Drunken man’s words often sober man’s thoughts.
We can’t mend a broken heart, but we can ensure that financial support is there for you when something does go wrong. Major illness in connection with the heart is a fundamental of Critical Illness Cover, and should this happen, we want to give you the best chance of a successful claim.
You might be asking yourself what the differences are and whether these different definitions actually matter in a critical illness product. Let’s take a closer look by first reminding ourselves what these conditions are:
Heart attack – Blood flow to the heart is interrupted, leading to part of the heart muscle dying due to lack of oxygen
Cardiac arrest – When the heart literally stops beating
Heart failure – When the heart stops functioning properly and cannot pump blood effectively.
Heart failure is usually a chronic degeneration or weakening of the heart, whereas a heart attack and cardiac arrest are instant and sudden events. When looking at heart disease, early intervention can help prevent these conditions from happening in the first place.
With critical illness cover, several serious heart surgeries can be included, such as coronary artery bypass grafts. This type of surgery helps improve blood flow through the heart, hopefully preventing a future heart attack from happening. Some less severe forms of surgery, such as coronary angioplasty, are additional benefits.
I know most people don’t want to think about such things, but hopefully you’ll agree that when it comes to matters of the heart, we, as advisers do think about them and can help you plan for the unexpected.
For more information call us now on 0141 956 5525
Only 7 per cent of people in the UK who support someone financially have spoken with an adviser about long-term financial protection, according to research. The findings were a part of a global study by HSBC which quizzed more than 13,000 people across 13 countries to look at levels of financial security.
The analysis found 27 per cent of UK respondents supporting someone financially have never had a conversation about long-term financial security should something happen to them – not even with friends and family. This compared to 22 per cent globally.
But unexpected life events can have knock-on financial consequences for the whole family and 81 per cent of people in the UK said their family would not manage well if they had to significantly reduce their support to them.
Based on the research findings, HSBC has now identified four actions which can help people better prepare their family. This includes 1) identify your priorities, 2) assess your finances, 3) plan for the whole family and 4) discuss what the family’s needs are for the future.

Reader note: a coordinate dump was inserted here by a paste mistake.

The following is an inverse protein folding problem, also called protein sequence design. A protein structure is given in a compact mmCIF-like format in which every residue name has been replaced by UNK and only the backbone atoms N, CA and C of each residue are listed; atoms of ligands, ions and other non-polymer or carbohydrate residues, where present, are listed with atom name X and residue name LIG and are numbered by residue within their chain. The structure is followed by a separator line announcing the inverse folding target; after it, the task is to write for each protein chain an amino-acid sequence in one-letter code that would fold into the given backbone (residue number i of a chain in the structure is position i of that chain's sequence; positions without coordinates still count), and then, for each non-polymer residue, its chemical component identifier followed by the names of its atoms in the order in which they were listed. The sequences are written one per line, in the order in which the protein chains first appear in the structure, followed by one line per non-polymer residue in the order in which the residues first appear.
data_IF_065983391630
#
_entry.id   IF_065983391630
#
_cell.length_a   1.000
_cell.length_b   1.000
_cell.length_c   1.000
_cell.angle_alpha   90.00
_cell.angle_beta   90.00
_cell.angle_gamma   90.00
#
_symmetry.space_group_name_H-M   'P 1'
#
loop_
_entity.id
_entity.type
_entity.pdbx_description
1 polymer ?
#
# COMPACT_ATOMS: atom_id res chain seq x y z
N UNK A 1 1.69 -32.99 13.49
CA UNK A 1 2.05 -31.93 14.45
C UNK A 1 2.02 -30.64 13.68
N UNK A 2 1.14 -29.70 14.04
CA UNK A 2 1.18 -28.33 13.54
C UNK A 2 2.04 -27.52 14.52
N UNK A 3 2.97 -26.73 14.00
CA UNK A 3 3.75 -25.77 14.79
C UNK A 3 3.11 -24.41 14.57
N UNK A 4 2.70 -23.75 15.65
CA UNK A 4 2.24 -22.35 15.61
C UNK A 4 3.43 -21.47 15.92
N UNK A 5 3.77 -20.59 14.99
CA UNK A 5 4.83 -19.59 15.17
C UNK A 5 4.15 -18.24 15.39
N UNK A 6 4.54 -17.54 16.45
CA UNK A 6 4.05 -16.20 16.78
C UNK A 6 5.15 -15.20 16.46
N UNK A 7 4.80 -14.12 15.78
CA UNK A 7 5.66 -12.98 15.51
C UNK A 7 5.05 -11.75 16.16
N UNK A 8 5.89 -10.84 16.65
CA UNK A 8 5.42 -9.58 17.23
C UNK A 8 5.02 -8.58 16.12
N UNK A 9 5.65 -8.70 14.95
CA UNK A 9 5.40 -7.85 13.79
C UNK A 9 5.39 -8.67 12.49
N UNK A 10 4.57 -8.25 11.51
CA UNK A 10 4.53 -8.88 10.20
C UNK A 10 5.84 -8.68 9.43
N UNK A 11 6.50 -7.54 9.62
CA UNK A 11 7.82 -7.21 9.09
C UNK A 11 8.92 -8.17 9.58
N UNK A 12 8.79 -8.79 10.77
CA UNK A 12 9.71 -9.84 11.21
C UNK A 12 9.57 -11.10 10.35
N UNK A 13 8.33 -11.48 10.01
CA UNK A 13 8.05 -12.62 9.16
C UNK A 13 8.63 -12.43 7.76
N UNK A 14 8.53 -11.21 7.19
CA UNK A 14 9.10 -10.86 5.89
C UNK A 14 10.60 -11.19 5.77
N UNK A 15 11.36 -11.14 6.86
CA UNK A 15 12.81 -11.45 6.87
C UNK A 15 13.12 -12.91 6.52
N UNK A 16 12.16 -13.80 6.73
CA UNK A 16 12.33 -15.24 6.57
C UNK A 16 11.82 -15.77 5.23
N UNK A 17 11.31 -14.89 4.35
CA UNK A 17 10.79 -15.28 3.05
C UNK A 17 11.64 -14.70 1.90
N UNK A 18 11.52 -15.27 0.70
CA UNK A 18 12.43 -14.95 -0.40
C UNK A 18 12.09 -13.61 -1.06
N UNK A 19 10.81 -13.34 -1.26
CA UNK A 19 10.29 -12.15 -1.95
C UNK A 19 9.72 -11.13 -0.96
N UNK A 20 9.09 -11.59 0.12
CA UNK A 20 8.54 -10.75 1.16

The figures from this research are frightening. Many people seem to be lacking even a basic level of financial protection whilst at the same time are seemingly happy to spend hundreds of pounds a year on what some might be deem to be luxuries, such as, mobile phones and satellite TV. People try not to think about the possibility of serious ill-health or early death, or tend to think that these things only happen to ‘other people’, but that’s simply not true.
It is that time of year again! Correct, HM Revenue & Customs (HMRC) has announced its annual list of terrible excuses for non-submission of self-assessment tax returns. Every year the taxman seems to receive only the most imaginative, bizarre, and – if this year is anything to go by – supernatural claims about why people have been unable to fill out their forms on time.
Angela MacDonald, HMRC director general of customer services, said that people should get in touch if they are having trouble.
‘Each year we’re making it easier and more intuitive for our customers to complete their tax return, but each year we still come across some questionable excuses, whether that’s blaming a busy touring schedule or seeing aliens. However, help will always be provided for those who have a genuine excuse for not submitting their return on time.’
‘We also receive absurd expense claims from vet fees for a rabbit to room service at a hotel. It is unfair to make honest taxpayers pick up the bill for other people’s spurious claims, so HMRC will only accept sincere claims such as legitimate expenses for a job. If you think you might miss the 31 January deadline, get in touch with us now – the earlier we’re contacted, the more help we can offer.’